HOSTING the Olympics is an honour for both the city and the country where it is held. One of the major benefits is the financial investment – sporting facilities are built or upgraded, public transport is overhauled, and businesses flock to the area. But what happens after the stadiums empty and the medals are handed out? Do the Olympic Games have a lasting economic boost, or is a hangover more likely?
Recent history tells us that the economic effect of the Games lasts at least a few months after the world leaves. Based on the value of the host country’s currency against the US dollar, at least three months after the closing ceremony, the effect can be potent. Excluding Beijing, as China pegs its currency to the US dollar, Vancouver, Turin and Athens all saw their currencies appreciate. The euro gained significantly in the months after the Games in Turin and Athens, while the Canadian dollar surged initially, only to fall off that pace, after Canada hosted in Vancouver.
However, this has not always been the case. If we were to look back further than the last three Games, a different story emerges. The values of the US dollar, Australian dollar, and Japanese yen show that the post-Olympic hangover can be significant. These currencies lost value, and only the Australian dollar returned to positive territory before the three months were over.
Obviously, some of the gains or losses had nothing to do with the Olympic Games and were more influenced by governmental activity or inactivity. But the recent divergence is interesting. Over the last eight years, currency trading by retail traders has grown exponentially, as has access to information.
Plus, those countries that lost value after the Games are often viewed as “safe haven currencies”, while those that gained are viewed as “risk on” currencies.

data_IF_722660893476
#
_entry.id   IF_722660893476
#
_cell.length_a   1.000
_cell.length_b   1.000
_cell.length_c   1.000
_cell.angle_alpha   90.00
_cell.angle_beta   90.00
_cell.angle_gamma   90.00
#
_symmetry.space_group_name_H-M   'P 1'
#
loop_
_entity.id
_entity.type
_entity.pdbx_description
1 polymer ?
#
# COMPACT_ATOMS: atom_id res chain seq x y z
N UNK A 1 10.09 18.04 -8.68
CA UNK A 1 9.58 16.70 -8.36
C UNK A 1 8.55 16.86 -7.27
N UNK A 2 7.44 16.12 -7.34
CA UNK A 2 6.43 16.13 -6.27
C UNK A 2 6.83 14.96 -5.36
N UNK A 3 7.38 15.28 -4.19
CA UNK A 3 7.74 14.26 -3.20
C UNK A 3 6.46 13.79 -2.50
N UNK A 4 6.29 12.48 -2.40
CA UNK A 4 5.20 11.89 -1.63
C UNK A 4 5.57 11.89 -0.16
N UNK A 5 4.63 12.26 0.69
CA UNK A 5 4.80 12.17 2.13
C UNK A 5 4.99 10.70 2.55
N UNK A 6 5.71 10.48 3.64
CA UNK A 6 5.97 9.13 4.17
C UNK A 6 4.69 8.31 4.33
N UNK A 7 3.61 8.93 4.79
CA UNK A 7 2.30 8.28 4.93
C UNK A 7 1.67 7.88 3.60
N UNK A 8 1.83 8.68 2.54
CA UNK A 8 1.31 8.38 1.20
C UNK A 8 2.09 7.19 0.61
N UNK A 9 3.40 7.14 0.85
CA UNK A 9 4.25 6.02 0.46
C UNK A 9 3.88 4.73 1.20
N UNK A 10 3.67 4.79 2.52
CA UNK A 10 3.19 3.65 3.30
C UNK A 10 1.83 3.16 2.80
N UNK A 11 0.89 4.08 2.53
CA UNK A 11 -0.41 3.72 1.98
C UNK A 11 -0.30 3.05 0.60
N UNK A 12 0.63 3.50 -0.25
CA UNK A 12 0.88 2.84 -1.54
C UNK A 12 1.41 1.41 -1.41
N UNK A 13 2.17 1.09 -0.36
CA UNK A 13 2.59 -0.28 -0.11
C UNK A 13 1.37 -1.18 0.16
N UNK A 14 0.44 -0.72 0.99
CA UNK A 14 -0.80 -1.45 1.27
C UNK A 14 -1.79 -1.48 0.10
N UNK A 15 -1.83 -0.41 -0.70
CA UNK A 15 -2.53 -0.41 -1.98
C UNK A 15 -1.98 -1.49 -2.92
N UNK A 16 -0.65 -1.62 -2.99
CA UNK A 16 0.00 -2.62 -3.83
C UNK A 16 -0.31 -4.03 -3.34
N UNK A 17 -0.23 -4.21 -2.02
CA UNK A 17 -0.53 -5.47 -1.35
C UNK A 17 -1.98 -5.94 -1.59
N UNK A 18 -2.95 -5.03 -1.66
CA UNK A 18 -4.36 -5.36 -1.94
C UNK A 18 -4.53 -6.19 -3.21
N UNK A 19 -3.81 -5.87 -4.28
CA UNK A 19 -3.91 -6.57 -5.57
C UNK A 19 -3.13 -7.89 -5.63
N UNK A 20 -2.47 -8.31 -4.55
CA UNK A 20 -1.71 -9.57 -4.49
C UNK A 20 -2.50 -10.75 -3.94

What are the implications for the London Games? If the recent trend continues, then we can expect to see pound sterling gain between 100 and 1,100 pips in the next three months. Politically though, the Bank of England hasn’t done much to lift the spirits of sterling bulls, with its talk of more conciliatory action via interest rate cuts or additional quantitative easing. Plus, the influence of the Olympics is much more significant in smaller countries. London is a much more important city monetarily, as well as culturally, to the UK than Salt Lake City will ever be to the US.
Therefore, we could start to eliminate some of the “less vital to their total economy” venues like Salt Lake City, Nagano, Turin, and Athens. This leaves us only Sydney and Vancouver to use as comparisons. Each gained only about 100 pips on the dollar, three months after the party left town, but took different routes to that point.
Also bear in mind that currencies often move based on backward-looking information. This could be as true of any Olympic effect as for information like GDP, employment data or consumer confidence indices. So it makes sense that, in our highly connected world, any positive developments from hosting the Olympic Games will be felt for months afterward, as the data points from the event are calculated.
Plus, pound sterling falls into the same category as the euro, Canadian dollar, and Australian dollar as a currency that benefits when traders are looking to take on risk.
The Olympic hangover could be mild. In fact, the sterling-dollar pair may gain ground over the next few months, as the data begins to tell the story of a successfully held Olympic Games.